overview

Many New York City public parks and playgrounds are named in honor of prominent figures in New York City and American history. In addition, there are memorials that honor LGBT individuals.

A plaque for Bayard Rustin, in Manhattan’s Ralph Bunche Park, inadvertently honors an LGBT individual.

Header Photo
Courtesy of the NYC Department of Parks and Recreation.

History

Many New York City public parks and playgrounds are named in honor of prominent figures in New York City and American history. The NYC LGBT Historic Sites Project compiled a list of public parks and playgrounds named after gay men, lesbians, and bisexuals, several of which intentionally honor an LGBT individual. In addition, there are memorials that honor LGBT individuals. This list includes a plaque for Bayard Rustin, in Manhattan.

This plaque, at the southern end of Ralph Bunche Park, commemorates civil rights activist Bayard Rustin (1912-1987), and also inadvertently honors his LGBT history. It was dedicated by former Mayor Ed Koch in 1990. Raised as a Quaker, Rustin was an openly gay Black activist and devout pacifist who, over the course of five decades, had an immeasurable impact on the civil rights movement in the United States and social justice efforts abroad. One of his many roles was as chief advisor to Dr. Martin Luther King, Jr. in the 1950s and early 1960s, to whom he taught Mahatma Gandhi’s philosophy of non-violent resistance. However, despite working tirelessly for the civil rights cause, Rustin was often forced to give up leadership roles and recognition because of prejudice towards his homosexuality. Rustin served as the lead organizer of the 1963 March on Washington for Jobs and Freedom, which is now largely remembered for Dr. King’s “I Have a Dream” speech.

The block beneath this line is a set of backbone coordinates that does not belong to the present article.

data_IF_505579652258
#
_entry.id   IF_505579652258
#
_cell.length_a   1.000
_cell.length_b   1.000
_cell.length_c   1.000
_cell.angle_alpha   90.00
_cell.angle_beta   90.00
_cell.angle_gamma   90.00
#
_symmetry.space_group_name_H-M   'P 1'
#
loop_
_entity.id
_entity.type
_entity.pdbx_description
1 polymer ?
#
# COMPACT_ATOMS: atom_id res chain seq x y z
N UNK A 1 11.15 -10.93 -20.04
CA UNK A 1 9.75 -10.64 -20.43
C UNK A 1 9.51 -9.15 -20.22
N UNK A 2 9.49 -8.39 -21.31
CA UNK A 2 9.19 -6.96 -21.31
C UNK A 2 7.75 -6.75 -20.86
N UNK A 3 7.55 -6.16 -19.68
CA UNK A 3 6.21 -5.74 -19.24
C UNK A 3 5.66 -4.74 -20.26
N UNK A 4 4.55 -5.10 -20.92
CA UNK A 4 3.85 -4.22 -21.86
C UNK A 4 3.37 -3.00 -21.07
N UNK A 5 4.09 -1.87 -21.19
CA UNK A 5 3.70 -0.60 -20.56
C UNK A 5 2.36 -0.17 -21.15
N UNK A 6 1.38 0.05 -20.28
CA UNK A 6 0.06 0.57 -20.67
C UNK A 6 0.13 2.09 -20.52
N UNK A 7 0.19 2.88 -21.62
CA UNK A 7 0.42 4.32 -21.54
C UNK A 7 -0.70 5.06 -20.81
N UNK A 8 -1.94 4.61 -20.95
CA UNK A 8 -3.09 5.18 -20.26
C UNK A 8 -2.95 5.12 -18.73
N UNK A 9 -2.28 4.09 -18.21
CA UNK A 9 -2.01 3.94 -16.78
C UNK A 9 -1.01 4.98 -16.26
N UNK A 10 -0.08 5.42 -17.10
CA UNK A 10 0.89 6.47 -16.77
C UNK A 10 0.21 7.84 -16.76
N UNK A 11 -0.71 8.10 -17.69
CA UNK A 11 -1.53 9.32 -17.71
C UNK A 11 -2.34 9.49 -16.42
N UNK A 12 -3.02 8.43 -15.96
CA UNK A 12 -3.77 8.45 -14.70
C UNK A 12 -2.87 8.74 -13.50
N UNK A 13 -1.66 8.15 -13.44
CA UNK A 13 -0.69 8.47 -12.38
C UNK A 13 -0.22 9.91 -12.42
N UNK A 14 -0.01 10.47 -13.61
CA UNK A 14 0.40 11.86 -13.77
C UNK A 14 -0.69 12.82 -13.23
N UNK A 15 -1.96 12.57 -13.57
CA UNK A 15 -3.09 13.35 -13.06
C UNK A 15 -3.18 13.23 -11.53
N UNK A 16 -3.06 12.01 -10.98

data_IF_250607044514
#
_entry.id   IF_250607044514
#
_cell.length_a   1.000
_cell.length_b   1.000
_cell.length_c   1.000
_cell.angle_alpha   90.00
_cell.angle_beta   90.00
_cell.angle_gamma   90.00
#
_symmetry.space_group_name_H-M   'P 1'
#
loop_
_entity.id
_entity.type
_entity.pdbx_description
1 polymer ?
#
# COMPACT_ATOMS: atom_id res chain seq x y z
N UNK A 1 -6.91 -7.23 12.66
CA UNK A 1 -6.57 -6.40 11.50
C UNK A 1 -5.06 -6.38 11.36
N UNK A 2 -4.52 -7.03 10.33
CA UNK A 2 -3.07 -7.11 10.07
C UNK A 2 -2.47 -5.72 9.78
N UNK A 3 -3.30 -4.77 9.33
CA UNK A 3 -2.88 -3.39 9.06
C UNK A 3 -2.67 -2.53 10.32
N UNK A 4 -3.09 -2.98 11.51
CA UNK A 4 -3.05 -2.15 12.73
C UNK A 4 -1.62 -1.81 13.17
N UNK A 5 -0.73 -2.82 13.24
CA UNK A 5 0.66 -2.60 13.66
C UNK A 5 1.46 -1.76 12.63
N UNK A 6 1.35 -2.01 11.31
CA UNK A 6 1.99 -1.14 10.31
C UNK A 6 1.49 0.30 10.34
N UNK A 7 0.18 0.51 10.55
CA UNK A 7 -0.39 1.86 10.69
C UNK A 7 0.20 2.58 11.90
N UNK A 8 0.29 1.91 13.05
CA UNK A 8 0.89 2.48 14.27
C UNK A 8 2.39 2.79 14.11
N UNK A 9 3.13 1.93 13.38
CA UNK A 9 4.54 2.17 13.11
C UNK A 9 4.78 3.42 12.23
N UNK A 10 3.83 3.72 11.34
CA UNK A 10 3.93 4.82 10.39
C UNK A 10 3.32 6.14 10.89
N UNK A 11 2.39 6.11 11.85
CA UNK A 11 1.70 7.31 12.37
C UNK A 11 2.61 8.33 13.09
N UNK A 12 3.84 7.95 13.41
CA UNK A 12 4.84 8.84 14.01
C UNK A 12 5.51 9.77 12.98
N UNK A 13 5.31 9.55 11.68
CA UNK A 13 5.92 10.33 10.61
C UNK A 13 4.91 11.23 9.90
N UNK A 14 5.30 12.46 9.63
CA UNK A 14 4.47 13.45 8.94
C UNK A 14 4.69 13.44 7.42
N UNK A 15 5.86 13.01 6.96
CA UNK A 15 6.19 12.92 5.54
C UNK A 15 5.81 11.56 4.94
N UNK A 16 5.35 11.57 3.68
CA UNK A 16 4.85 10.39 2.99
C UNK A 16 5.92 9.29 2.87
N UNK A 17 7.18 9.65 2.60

Ralph Bunche Park, opposite the United Nations building, was named in 1979 for diplomat Ralph Johnson Bunche (1904-1971), who was the first African American to receive the Nobel Peace Prize, in 1950. This property was acquired by the City in 1948 in connection with the widening of First Avenue. In 1985, Mayor Koch designated it as the city’s first peace park. It has been the site of many political protests and demonstrations.

Sources

  1. Henry Louis Gates, Jr., “Who Designed the March on Washington,” The Root, August 19, 2013, bit.ly/2eEo0oF.

  2. Mark Meinke and Kathleen LaFrank, “Bayard Rustin Residence,” National Register of Historic Places Nomination Form (Waterford, NY: New York State Historic Preservation Office, March 8, 2016).

  3. Michael G. Long, I Must Resist: Bayard Rustin’s Life in Letters (San Francisco: City Lights Books, 2012).

  4. “Ralph Bunche Park,” NYC Department of Parks and Recreation, on.nyc.gov/3EMIFmD.

Do you have more information about this site?

This project is enriched by your participation! Do you have your own images of this site? Or a story to share? Would you like to suggest a different historic site?

Curated Themes

41 Sites

Outdoor Public Spaces

Other Sites in the Neighborhood

2 Park Avenue
Gay Activists Alliance Zap at “Harper’s Magazine” Offices
Public Spaces
244 East 49th Street
Katharine Hepburn Residence
Residences
135-139 West 31st Street
Father Mychal F. Judge at St. Francis of Assisi Church & Friary
Organization & Community Spaces